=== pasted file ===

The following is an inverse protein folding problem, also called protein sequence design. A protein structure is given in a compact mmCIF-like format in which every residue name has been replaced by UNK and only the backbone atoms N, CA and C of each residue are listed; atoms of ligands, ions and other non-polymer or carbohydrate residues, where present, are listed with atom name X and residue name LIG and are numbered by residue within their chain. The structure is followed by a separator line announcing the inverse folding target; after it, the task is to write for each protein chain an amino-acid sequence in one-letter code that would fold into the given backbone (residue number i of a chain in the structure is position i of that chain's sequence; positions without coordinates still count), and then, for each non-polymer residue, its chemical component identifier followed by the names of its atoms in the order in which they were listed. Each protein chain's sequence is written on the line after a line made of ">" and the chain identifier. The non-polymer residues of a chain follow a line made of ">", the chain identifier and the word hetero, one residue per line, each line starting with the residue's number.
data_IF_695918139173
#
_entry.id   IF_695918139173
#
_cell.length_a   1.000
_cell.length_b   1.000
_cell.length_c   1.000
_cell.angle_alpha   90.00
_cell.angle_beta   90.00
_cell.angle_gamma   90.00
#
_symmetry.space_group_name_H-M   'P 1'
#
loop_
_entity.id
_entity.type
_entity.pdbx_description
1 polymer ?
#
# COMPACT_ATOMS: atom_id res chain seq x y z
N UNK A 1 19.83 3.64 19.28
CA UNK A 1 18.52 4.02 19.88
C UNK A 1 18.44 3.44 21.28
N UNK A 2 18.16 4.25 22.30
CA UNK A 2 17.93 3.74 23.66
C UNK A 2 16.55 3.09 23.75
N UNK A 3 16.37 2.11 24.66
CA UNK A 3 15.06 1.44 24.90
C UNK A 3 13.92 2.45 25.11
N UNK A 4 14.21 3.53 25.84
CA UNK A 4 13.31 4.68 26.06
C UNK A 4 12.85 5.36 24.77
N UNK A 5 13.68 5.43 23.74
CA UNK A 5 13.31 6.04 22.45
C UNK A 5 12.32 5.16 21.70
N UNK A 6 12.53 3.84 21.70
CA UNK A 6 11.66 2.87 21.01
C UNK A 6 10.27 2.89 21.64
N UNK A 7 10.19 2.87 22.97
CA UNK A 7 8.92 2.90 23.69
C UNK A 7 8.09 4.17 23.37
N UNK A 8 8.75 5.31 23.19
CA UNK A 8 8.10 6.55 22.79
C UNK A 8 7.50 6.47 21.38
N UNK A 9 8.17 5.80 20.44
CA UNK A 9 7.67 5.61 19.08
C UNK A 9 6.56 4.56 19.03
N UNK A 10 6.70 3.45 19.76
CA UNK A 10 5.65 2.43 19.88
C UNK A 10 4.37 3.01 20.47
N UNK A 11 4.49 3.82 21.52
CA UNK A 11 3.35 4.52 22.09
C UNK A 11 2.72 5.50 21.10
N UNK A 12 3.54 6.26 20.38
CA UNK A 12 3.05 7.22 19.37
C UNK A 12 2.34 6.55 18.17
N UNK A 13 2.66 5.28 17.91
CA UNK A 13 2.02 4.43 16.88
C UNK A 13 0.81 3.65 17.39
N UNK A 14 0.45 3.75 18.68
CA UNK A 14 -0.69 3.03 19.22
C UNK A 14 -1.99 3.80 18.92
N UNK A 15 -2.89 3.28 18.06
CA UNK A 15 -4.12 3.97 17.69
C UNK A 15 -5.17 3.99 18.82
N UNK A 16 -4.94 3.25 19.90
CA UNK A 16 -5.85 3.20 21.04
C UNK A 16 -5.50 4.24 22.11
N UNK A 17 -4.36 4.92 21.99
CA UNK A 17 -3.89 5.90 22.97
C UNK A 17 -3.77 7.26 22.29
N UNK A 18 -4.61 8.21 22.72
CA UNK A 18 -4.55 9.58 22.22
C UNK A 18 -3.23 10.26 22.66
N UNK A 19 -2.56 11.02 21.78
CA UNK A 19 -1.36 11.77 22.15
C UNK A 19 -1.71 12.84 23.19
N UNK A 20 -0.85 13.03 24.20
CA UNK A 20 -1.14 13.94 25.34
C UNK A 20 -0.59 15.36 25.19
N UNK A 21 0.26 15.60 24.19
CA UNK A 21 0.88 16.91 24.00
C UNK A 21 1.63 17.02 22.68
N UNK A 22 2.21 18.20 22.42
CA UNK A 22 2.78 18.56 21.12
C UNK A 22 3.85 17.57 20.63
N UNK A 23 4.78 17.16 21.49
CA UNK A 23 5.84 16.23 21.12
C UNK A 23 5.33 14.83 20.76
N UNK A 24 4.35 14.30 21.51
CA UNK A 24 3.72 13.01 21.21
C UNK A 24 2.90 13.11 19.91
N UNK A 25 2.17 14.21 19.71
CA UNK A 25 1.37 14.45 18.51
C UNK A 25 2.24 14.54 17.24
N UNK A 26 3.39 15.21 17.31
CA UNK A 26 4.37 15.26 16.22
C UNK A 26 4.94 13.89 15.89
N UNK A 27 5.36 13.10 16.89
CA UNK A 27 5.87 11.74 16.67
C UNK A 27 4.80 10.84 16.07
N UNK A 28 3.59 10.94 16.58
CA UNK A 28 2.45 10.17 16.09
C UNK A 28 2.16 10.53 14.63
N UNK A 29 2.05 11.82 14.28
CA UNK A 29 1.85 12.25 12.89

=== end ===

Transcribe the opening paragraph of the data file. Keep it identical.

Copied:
The following is an inverse protein folding problem, also called protein sequence design. A protein structure is given in a compact mmCIF-like format in which every residue name has been replaced by UNK and only the backbone atoms N, CA and C of each residue are listed; atoms of ligands, ions and other non-polymer or carbohydrate residues, where present, are listed with atom name X and residue name LIG and are numbered by residue within their chain. The structure is followed by a separator line announcing the inverse folding target; after it, the task is to write for each protein chain an amino-acid sequence in one-letter code that would fold into the given backbone (residue number i of a chain in the structure is position i of that chain's sequence; positions without coordinates still count), and then, for each non-polymer residue, its chemical component identifier followed by the names of its atoms in the order in which they were listed. Each protein chain's sequence is written on the line after a line made of ">" and the chain identifier. The non-polymer residues of a chain follow a line made of ">", the chain identifier and the word hetero, one residue per line, each line starting with the residue's number.